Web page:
The US government borrows a lot of money. Currently, they owe roughly $29 trillion—roughly 100% of their GDP. And a big chunk of this—Almost $7 trillion comes from other foreign countries. But here’s the interesting bit. Even India features on this list and as it stands, the US owes us about $216 Billion. So the question is simple — Why are the likes of India lending money to the US and why isn’t anybody talking about it?
It almost seems as if the world is doing US a favour. However, things are a bit more complicated. For instance, imagine you’re running a country. You want to park your money someplace, redeem it in a few years and you want to see it appreciate quite a bit by then. And if you want access to higher yields (higher returns) you will sometimes have to look beyond your borders. Consider for instance the biggest lender of them all — Japan. As of April 2020, the country held $1.266 trillion worth of US Debt. But they aren’t doing it out of some misplaced sense of benevolence. They’re doing it because it’s in their best interest to do so.
Here’s an example — Right now you could buy a 1- year Japanese T-Bill in the hopes of making some money.
Think of T-Bills as promissory notes issued by a government in exchange for money. Technically they aren’t promissory notes. But T-bills do make a promise. So we’ll just go ahead with that definition for now. Anyway, when a government issues a T-Bill, they’ll tell you something like this — You lend ¥99 today and we promise to pay you back in full with an extra ¥1 on top. The effective yield, in this case, is 1/99=1.01%. That’s what you’re expected to make if you hold a 1-year T-Bill for 1 year (until maturity that is). But this is a fictional example. In the real world, if you lend ¥99 to the Japanese government by buying one of these T-Bills, they won’t even return the principal. They’ll actually give you something like ¥98.88. So if you’re an investor in Japan trying to make some money, you have to look elsewhere. And your best option is to buy a US T-Bill — that is, you could lend money to Uncle Sam.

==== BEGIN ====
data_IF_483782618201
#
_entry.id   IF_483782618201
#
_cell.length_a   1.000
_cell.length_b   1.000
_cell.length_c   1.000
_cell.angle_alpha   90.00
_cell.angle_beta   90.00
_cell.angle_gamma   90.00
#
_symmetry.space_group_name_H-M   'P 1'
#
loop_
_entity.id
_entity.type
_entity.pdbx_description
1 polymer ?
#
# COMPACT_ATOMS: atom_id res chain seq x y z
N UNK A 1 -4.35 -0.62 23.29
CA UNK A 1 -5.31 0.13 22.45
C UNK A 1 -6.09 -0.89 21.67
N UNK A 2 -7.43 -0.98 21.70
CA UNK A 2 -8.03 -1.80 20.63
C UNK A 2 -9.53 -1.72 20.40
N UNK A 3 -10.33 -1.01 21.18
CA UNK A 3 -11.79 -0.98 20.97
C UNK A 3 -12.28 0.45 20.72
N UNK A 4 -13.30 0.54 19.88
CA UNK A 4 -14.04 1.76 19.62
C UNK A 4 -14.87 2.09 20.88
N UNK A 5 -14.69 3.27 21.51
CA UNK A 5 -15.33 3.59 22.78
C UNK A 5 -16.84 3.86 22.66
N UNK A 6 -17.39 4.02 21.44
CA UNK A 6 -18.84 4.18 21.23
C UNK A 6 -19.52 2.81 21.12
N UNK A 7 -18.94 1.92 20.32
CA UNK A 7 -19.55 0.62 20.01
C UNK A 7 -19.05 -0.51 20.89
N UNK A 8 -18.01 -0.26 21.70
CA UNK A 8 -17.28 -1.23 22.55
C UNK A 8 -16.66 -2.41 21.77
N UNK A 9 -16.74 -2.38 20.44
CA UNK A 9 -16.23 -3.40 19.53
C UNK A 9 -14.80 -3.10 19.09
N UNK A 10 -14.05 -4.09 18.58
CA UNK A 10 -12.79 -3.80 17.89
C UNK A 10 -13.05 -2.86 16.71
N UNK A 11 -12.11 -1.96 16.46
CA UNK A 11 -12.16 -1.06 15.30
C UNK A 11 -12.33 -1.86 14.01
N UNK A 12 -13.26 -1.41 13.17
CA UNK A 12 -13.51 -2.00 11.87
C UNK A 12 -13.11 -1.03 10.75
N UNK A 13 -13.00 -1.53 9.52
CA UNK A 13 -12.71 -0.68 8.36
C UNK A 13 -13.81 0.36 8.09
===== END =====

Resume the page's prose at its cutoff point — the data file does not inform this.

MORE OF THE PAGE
It’s safe. It offers better returns than your own government. And the promise is etched in stone. Not literally, but the US government has never defaulted on its obligations. So they’ll almost certainly pay you. And countries like Japan have every incentive to park their money here. But that’s not the only reason. China for instance has another motive.
The country exports a lot of goods to the US and the US pays for it in its own currency — Dollars. But China doesn’t import as much. So they don’t have avenues to spend these dollars. So if you’re a trader in mainland China, you won’t know what to do. You need your own currency, not the USD. And at this point, the Central Bank of China will intervene. They will print the Chinese currency and swap it for the dollars. And if they don’t mop up the excess dollars, you will start seeing the dollar tumble in value, especially when compared to the Chinese Yuan. This isn’t in China’ best interests. After all, people abroad buy Chinese goods because it’s cheaper to do so. And if the Yuan starts becoming more expensive, relative to the dollar, it’ll hurt the country’s export engine. So this way the Chinese central bank starts accumulating a lot of dollar reserves.
And once they have access to these dollar reserves they can lend them back to the US government so that country can keep importing from China. It’s a win-win for everyone involved. India, much like China has similar reasons to buy US treasuries. The Reserve Bank of India invests in US T-Bills because
a) It’s safe
b) They can exchange it for dollars whenever they want
This exchange program helps when the value of the Indian currency starts fluctuating. Imagine the value of the rupee starts tumbling because of economic uncertainties. The RBI then has to exchange the US Dollars for the Indian currency. Ergo, if they keep mopping up the excess Rupees floating in the system, they could ensure the value of the rupee doesn’t capitulate. And so long as the value of the rupee remains stable, prices of commodities will follow suit.
Bottom line — Countries don’t hold US Debt because they are trying to help the US. They are doing it to help themselves.
Until next time...
Correction: In an earlier version of the article, the Chinese motive for hoarding dollars wasn't explained accurately. The article has been modified to better reflect the actual idea.